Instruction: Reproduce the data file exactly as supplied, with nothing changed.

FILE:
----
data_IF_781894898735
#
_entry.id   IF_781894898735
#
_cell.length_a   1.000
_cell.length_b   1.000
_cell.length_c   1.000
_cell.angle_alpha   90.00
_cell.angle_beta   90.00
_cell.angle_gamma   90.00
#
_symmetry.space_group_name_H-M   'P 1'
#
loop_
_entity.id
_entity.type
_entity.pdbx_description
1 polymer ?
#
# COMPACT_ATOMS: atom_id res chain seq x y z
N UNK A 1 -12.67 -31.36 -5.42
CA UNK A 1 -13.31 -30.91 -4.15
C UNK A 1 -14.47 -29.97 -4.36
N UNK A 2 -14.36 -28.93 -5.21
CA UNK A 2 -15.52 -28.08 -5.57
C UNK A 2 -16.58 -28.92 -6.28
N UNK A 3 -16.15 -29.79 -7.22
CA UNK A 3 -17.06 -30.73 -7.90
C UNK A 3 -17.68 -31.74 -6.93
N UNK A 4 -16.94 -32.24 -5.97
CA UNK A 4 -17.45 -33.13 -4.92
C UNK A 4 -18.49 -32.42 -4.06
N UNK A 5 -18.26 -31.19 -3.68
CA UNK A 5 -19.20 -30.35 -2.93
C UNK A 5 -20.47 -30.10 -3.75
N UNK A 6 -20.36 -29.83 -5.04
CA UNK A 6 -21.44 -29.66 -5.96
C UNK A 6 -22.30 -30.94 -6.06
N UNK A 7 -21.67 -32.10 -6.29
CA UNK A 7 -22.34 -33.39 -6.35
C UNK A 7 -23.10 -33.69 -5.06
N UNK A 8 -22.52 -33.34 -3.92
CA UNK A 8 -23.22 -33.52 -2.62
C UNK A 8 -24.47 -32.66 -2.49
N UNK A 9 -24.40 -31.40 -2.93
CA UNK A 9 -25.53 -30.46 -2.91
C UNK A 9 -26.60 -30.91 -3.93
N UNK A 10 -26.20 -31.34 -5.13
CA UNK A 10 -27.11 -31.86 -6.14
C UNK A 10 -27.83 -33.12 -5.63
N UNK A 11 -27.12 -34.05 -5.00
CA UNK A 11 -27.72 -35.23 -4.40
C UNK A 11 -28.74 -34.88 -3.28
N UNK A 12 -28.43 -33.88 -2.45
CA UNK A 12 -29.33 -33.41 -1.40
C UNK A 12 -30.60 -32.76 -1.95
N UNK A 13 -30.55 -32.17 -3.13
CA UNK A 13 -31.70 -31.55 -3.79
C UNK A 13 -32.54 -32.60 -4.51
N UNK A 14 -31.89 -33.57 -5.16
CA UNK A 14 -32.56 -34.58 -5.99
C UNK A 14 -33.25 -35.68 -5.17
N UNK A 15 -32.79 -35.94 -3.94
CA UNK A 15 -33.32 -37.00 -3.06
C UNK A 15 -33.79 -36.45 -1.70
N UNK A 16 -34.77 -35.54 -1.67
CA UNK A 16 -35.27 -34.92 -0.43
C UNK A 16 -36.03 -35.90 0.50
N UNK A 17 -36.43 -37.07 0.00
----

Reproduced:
data_IF_781894898735
#
_entry.id   IF_781894898735
#
_cell.length_a   1.000
_cell.length_b   1.000
_cell.length_c   1.000
_cell.angle_alpha   90.00
_cell.angle_beta   90.00
_cell.angle_gamma   90.00
#
_symmetry.space_group_name_H-M   'P 1'
#
loop_
_entity.id
_entity.type
_entity.pdbx_description
1 polymer ?
#
# COMPACT_ATOMS: atom_id res chain seq x y z
N UNK A 1 -12.67 -31.36 -5.42
CA UNK A 1 -13.31 -30.91 -4.15
C UNK A 1 -14.47 -29.97 -4.36
N UNK A 2 -14.36 -28.93 -5.21
CA UNK A 2 -15.52 -28.08 -5.57
C UNK A 2 -16.58 -28.92 -6.28
N UNK A 3 -16.15 -29.79 -7.22
CA UNK A 3 -17.06 -30.73 -7.90
C UNK A 3 -17.68 -31.74 -6.93
N UNK A 4 -16.94 -32.24 -5.97
CA UNK A 4 -17.45 -33.13 -4.92
C UNK A 4 -18.49 -32.42 -4.06
N UNK A 5 -18.26 -31.19 -3.68
CA UNK A 5 -19.20 -30.35 -2.93
C UNK A 5 -20.47 -30.10 -3.75
N UNK A 6 -20.36 -29.83 -5.04
CA UNK A 6 -21.44 -29.66 -5.96
C UNK A 6 -22.30 -30.94 -6.06
N UNK A 7 -21.67 -32.10 -6.29
CA UNK A 7 -22.34 -33.39 -6.35
C UNK A 7 -23.10 -33.69 -5.06
N UNK A 8 -22.52 -33.34 -3.92
CA UNK A 8 -23.22 -33.52 -2.62
C UNK A 8 -24.47 -32.66 -2.49
N UNK A 9 -24.40 -31.40 -2.93
CA UNK A 9 -25.53 -30.46 -2.91
C UNK A 9 -26.60 -30.91 -3.93
N UNK A 10 -26.20 -31.34 -5.13
CA UNK A 10 -27.11 -31.86 -6.14
C UNK A 10 -27.83 -33.12 -5.63
N UNK A 11 -27.12 -34.05 -5.00
CA UNK A 11 -27.72 -35.23 -4.40
C UNK A 11 -28.74 -34.88 -3.28
N UNK A 12 -28.43 -33.88 -2.45
CA UNK A 12 -29.33 -33.41 -1.40
C UNK A 12 -30.60 -32.76 -1.95
N UNK A 13 -30.55 -32.17 -3.13
CA UNK A 13 -31.70 -31.55 -3.79
C UNK A 13 -32.54 -32.60 -4.51
N UNK A 14 -31.89 -33.57 -5.16
CA UNK A 14 -32.56 -34.58 -5.99
C UNK A 14 -33.25 -35.68 -5.17
N UNK A 15 -32.79 -35.94 -3.94
CA UNK A 15 -33.32 -37.00 -3.06
C UNK A 15 -33.79 -36.45 -1.70
N UNK A 16 -34.77 -35.54 -1.67
CA UNK A 16 -35.27 -34.92 -0.43
C UNK A 16 -36.03 -35.90 0.50
N UNK A 17 -36.43 -37.07 0.00